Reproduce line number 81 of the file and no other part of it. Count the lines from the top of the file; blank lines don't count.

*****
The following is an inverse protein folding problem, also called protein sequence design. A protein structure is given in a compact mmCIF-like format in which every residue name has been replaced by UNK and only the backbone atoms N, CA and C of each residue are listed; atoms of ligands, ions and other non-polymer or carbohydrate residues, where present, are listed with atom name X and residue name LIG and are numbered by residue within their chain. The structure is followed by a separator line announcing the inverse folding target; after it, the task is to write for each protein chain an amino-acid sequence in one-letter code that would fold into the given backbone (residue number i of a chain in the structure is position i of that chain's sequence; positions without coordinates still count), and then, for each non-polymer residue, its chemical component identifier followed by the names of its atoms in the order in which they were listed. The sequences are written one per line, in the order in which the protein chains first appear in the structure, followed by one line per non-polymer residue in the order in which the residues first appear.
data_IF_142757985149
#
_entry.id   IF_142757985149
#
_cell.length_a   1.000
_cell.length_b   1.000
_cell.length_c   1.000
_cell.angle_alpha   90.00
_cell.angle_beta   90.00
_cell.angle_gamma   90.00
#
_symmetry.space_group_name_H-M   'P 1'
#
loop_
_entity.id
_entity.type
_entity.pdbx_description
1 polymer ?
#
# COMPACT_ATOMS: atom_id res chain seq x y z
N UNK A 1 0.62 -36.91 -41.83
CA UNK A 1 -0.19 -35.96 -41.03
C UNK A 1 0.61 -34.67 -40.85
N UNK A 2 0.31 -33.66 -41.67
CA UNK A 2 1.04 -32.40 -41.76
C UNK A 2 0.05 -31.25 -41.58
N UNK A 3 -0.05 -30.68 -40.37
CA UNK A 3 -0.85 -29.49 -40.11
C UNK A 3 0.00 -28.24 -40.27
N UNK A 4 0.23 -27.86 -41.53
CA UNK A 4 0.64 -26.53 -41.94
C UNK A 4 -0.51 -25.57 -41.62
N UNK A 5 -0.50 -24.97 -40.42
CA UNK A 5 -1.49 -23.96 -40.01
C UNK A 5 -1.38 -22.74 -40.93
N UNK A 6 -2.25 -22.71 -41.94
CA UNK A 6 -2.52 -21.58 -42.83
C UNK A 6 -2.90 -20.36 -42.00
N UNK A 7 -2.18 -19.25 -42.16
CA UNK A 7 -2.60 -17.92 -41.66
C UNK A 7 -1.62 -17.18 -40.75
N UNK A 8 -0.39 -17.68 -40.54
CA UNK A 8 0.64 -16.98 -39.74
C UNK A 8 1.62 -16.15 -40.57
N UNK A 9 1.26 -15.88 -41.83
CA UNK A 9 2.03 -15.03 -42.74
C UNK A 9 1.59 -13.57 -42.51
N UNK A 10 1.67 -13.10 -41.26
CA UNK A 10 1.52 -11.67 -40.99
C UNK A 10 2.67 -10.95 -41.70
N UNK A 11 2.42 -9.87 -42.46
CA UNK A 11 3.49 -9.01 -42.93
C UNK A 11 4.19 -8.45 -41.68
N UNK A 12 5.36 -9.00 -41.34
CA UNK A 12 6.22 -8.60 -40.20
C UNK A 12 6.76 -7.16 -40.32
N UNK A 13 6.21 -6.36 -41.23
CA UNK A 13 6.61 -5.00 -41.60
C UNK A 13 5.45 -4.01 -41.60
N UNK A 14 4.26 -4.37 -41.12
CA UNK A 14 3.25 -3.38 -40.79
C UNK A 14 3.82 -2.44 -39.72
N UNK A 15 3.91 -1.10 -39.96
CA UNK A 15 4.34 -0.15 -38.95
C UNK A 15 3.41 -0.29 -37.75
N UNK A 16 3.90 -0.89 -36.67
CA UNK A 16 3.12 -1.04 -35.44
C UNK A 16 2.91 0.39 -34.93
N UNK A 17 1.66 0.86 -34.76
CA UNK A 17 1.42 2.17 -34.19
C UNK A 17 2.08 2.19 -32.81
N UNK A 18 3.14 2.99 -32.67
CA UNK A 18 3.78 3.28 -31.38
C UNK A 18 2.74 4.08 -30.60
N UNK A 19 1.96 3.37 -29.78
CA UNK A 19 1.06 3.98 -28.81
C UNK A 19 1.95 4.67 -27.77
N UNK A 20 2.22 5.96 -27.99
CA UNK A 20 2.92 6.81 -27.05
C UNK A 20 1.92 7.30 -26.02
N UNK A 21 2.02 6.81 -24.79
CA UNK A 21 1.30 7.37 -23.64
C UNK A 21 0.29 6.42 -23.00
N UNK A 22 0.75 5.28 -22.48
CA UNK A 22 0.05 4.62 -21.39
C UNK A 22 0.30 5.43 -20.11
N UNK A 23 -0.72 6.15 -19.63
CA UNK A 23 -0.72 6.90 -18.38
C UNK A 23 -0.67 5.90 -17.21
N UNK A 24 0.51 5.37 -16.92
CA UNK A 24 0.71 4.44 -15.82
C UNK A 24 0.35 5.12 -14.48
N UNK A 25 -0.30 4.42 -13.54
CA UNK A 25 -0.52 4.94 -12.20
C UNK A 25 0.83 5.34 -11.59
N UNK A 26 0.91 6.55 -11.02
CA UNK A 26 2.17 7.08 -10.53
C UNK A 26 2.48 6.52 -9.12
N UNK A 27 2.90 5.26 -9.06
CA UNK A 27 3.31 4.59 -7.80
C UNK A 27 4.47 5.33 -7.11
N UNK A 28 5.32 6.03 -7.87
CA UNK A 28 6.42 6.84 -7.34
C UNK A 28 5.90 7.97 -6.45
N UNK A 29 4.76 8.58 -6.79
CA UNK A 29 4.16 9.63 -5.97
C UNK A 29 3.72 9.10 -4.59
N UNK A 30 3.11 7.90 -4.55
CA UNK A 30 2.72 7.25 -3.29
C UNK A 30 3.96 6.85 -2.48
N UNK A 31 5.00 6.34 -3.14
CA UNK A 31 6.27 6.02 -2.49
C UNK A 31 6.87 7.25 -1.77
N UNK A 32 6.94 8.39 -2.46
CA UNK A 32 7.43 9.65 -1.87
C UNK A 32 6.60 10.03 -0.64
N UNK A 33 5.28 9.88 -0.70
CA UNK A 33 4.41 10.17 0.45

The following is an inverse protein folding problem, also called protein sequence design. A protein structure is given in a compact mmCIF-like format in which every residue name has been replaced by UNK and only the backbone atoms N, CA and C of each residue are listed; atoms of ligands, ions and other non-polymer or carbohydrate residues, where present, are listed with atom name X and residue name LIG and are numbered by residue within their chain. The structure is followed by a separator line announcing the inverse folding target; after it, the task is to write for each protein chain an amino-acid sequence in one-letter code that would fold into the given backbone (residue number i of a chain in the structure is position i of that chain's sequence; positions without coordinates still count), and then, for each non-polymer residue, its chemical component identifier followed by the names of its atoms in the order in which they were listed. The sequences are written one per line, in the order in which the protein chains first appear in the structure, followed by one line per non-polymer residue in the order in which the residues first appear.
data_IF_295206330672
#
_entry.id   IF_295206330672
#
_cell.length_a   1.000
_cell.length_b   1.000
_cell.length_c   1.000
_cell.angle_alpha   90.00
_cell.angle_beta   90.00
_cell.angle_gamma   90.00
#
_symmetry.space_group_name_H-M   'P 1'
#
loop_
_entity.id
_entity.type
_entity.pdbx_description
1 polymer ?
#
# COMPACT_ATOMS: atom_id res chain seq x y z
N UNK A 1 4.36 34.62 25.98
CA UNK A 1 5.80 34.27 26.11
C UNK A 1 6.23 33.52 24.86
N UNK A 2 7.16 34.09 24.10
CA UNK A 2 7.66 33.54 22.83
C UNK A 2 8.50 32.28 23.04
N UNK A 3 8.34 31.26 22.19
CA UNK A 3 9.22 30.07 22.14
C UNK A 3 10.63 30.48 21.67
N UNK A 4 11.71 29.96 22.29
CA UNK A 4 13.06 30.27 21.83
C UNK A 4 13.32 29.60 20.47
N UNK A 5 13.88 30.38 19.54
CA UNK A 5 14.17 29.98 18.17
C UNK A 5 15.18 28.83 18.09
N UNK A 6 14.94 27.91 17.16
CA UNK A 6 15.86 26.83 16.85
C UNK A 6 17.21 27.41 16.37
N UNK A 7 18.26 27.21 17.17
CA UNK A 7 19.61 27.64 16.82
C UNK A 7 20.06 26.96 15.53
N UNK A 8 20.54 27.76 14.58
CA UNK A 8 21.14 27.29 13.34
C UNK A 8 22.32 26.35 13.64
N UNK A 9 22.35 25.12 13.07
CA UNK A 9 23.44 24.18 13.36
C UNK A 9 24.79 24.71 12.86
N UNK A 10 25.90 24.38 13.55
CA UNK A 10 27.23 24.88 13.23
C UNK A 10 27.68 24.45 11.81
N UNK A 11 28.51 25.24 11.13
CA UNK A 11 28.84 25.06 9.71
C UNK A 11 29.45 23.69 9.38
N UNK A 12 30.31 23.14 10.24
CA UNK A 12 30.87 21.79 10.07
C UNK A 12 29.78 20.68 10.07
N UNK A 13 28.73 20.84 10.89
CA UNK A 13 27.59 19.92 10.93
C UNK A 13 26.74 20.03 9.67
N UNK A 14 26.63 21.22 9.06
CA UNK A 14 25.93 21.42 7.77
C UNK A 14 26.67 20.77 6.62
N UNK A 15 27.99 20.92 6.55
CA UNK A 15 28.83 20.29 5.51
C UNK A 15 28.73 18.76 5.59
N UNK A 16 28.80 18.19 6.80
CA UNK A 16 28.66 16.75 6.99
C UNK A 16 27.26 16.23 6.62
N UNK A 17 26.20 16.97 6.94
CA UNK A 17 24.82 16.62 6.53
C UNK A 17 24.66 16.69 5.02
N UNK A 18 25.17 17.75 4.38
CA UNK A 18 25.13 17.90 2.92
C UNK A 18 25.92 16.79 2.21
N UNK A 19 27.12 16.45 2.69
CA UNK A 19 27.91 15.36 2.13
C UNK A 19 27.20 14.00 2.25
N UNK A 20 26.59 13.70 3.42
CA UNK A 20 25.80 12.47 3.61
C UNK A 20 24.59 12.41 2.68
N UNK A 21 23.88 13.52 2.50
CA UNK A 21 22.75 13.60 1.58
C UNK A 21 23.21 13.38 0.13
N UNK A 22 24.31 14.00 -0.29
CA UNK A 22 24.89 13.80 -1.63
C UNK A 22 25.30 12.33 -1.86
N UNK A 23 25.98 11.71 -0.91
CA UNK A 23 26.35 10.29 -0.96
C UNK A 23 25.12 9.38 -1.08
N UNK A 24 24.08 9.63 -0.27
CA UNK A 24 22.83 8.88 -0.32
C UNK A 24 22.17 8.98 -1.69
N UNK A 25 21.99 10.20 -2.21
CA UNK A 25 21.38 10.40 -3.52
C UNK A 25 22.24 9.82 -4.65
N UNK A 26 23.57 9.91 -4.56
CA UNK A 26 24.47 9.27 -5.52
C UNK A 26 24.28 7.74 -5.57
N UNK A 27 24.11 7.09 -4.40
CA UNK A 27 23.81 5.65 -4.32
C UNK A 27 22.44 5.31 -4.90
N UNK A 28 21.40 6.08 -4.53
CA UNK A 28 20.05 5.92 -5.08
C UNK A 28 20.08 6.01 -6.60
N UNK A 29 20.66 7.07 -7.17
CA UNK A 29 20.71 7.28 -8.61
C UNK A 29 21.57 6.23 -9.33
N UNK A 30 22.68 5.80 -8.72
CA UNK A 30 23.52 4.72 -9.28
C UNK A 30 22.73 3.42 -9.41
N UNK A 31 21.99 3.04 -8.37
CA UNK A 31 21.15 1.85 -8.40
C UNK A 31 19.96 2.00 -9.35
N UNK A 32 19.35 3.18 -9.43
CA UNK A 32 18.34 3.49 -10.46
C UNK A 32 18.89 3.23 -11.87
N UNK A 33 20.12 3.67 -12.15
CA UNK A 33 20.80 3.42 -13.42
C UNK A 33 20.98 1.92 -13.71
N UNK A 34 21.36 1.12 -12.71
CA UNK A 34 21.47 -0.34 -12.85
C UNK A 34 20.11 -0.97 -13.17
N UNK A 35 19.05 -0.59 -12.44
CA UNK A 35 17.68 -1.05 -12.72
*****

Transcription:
C UNK A 20 1.92 7.30 -26.02